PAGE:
• Heath leads the team with 149 yards this year, which includes touchdowns against both FAU and Missouri State.
• A product of Huntersville, North Carolina, Heath leads the team with four catches that have gone for third-down conversions.

• K-State has had six different wide receivers tally a catch through four games, but many of those players came in with limited experience as four new receivers – sophomore Byron Pringle, redshirt freshman Isaiah Zuber and true freshmen Isaiah Harris and Corey Sutton – have received their first Division I experience this year.
• Pringle tallied his best game of the year at West Virginia, carding four catches for 61 yards.
• Against FAU, Harris had a team-high six receptions, which was tied for the fifth most by a freshman in school history and the most since Aaron Lockett had six against Nebraska in 1998.
• Zuber hauled in a 15-yard touchdown reception at Stanford, becoming the first freshman to catch a touchdown pass in a season opener since David Allen at Northern Illinois in 1997.

• In the midst of his third year serving as the primary running back, Charles Jones is using his final season to climb up the school’s career rushing yardage list.
• Jones enters this week with 1,395 career yards to rank 18th in school history as he is five yards shy of a tie for 17th and 39 yards away from 16th.
• Jones can easily reach the top 15 by replicating the second half of 2015. Over the final six regular-season games last season, Jones averaged 79.3 yards compared to a 30-yard average in the first half of the year.

• K-State held its first three opponents to less than 300 total yards for the first time since the 2007 season.
• The last time a Bill Snyder team opened the year with such a feat was in 1998 against Indiana State (87), Northern Illinois (170) and Texas (292).
• That season, K-State held its first five opponents to under 300 total yards as the Cats continued the streak against Louisiana-Monroe (273) and Colorado (262).

• K-State’s +5 turnover margin this season is the highest for the Wildcats since finishing the 2014 season +8 in that department.
• In 2015, K-State forced just three total turnovers in the first three games, compared to seven so far this season.
• K-State has seen its defense force nine turnovers through the first four games of the season as the Cats currently lead the Big 12 in turnover margin (+5).

• Over the last 36 contests K-State has recorded multiple interceptions in a game, the Wildcats hold a 30-6 record.
• The Wildcats are 10-1 over the last two-plus seasons when recording two or more picks.
• Kansas State has notched at least one interception in 20 of the last 29 games.
• With the interceptions being recorded by Kendall Adams and D.J. Reed against FAU, it also marked the first multi-interception game by defensive backs since the 2014 KU game. Adams and Reed are tied for third in the Big 12 in interceptions.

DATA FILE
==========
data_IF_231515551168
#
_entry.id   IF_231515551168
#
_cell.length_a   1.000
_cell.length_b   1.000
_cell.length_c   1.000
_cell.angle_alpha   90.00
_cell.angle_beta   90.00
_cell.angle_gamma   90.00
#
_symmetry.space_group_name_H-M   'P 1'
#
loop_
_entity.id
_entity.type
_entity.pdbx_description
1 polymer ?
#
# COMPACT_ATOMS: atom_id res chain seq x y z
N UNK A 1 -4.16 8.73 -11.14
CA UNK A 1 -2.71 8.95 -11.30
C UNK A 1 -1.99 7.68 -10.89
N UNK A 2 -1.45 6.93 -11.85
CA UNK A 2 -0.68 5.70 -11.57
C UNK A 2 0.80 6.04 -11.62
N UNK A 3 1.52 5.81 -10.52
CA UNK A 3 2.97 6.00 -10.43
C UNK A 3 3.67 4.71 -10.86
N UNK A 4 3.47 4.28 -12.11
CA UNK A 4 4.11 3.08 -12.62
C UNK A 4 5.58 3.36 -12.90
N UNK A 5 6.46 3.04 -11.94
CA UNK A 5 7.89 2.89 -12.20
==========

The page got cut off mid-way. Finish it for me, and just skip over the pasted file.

• Matt Seiwert picked up the lone Wildcat interception against Missouri State and currently is the only defensive lineman in the Big 12 to record a pick this season.
• Elijah Lee’s interception at WVU was the fourth of his career, the most by a K-State linebacker since the early 2000s.


• The Wildcats have recorded at least 7.0 tackles for loss in four of their last six regular season games, including 8.0 TFLs in the 2016 season opener at Stanford.
• Over half of the TFLs against the Cardinal came from senior safety Dante Barnett and junior defensive end Tanner Wood. Barnett had 2.5 TFLs, just 0.5 shy of his career high, while Wood had a career-best 2.0 TFLs.
• Jordan Willis leads the team with 5.5 and ranks fifth in the league.
• The Cats recorded 4.0 TFLs in the first half of the Missouri State game before it was called due to weather.

• Kansas State had one of its better seasons in terms of sacks in 2015, recording 38 to rank third in the Big 12, tie for ninth in the nation and tie for eighth in school history.
• K-State finished in the top-10 nationally in sacks for the first time since 2006.
• K-State started 2016 with a pair of sacks at Stanford, including a sack-strip by defensive end Jordan Willis and the first sack of safety Dante Barnett’s career, and followed up with four against FAU.

• The Wildcats have turned in some terrific performances on defense in the second half of games over the last nine regular-season contests.
• Over the final six games of 2015 (Texas, Baylor, Texas Tech, Iowa State, KU and West Virginia) and through the first two games this season, the Cats yielded up an average of 164.1 total yards and 8.1 offensive points in the final 30 minutes.
• At Stanford, the Cats allowed just 70 total yards and one touchdown in the second half. Included in those figures are a 41-yard touchdown by Christian McCaffrey as the Wildcats held last year’s Heisman Trophy runner up to just 11 rushing yards and six receiving yards in the second half when taking away his late scamper.
• In last year’s win over Iowa State, K-State gave up 144 yards and zero points, which helped lead to the largest comeback victory in school history (21 points).
• K-State also allowed just 10 second-half points to Baylor last season, which was averaging 61.1 points per game entering the contest.